by Sarah Elizabeth Adler, AARP Contributor
“Flu season is well underway, and while the Centers for Disease Control and Prevention (CDC) is reporting “widespread” activity in 30 states, experts say this flu season is shaping up to be milder than last year’s.
One key difference is that H1N1, the flu virus causing the majority of illnesses in most regions this season, tends to be less severe than last year’s dominant H3N2 strain, which resulted in a record number of hospitalizations for adults 65 and older and an estimated 80,000 deaths overall. This year’s strain has historically also affected older adults less severely than it has affected younger adults.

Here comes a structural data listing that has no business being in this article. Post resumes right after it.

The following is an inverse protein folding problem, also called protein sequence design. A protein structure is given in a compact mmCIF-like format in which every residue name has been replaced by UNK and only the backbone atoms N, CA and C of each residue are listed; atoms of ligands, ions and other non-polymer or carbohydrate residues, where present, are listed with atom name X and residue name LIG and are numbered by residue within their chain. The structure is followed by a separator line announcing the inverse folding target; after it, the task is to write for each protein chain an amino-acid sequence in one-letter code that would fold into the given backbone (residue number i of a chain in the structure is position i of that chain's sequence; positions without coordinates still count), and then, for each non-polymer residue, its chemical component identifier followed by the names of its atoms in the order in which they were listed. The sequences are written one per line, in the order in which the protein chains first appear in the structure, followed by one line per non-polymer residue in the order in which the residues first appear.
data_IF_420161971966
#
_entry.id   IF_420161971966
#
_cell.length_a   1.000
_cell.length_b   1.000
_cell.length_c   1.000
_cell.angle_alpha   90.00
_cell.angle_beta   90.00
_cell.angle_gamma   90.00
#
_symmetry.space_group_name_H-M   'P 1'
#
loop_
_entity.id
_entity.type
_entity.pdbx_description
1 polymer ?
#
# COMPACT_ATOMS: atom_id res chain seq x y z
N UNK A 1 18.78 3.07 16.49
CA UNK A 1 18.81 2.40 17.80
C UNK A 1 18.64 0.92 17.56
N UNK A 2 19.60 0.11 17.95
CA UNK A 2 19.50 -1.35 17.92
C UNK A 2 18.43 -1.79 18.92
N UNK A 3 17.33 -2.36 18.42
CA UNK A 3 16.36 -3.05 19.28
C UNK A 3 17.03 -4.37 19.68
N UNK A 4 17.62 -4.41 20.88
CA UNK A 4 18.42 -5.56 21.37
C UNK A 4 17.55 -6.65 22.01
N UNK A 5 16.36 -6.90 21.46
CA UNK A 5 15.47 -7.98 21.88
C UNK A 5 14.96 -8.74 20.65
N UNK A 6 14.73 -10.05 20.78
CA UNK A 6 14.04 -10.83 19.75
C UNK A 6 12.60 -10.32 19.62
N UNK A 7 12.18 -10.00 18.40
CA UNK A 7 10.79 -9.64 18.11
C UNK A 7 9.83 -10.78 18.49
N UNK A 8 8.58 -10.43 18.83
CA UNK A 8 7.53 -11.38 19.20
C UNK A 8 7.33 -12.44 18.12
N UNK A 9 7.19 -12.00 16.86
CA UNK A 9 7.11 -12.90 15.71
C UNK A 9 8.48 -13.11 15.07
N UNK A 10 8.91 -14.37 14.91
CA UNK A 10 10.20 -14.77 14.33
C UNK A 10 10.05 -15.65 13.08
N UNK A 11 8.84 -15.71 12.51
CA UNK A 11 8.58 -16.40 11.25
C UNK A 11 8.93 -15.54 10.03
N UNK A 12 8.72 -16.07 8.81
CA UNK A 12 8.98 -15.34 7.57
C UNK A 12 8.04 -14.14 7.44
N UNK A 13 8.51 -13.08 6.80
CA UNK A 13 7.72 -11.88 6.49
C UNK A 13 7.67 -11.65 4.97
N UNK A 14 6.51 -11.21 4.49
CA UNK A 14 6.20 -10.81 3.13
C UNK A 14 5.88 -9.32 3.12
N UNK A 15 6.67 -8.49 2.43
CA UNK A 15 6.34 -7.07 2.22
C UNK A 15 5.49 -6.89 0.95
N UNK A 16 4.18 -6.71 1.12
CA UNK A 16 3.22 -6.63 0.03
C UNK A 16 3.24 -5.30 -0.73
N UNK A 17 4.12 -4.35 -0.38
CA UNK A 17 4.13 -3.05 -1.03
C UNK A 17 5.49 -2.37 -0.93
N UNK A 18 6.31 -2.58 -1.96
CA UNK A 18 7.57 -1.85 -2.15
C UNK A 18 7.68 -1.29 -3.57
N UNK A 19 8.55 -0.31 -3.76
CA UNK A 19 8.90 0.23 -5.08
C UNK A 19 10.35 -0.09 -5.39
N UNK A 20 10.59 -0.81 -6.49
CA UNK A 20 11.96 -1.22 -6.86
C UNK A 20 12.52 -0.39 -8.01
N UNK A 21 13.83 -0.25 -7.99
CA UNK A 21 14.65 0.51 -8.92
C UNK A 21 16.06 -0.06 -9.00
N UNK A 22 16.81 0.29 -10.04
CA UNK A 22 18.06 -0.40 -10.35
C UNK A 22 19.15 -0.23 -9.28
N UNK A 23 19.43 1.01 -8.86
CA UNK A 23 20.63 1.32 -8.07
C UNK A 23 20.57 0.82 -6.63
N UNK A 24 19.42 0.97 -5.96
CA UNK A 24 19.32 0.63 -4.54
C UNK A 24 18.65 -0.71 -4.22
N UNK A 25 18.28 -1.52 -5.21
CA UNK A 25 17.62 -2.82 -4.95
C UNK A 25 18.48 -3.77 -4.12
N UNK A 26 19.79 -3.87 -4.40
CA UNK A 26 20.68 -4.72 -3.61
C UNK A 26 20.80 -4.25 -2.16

However, says William Schaffner, M.D., medical director of the National Foundation for Infectious Diseases, that’s no reason to think you’re out of flu’s reach — or to forgo a flu shot, which for older adults especially can help prevent serious, and sometimes fatal, complications. “We’ve had plenty of people hospitalized this year in all age groups,” he says. “[The strain] should not impact an individual’s decision to get vaccinated.”
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In fact, flu vaccines are typically about 60 percent effective against H1N1, according to a Lancet study. That’s not so bad when you consider, by way of comparison, that last year’s flu shot was only 25 percent effective against the nasty H3N2 strain, and 40 percent effective overall.”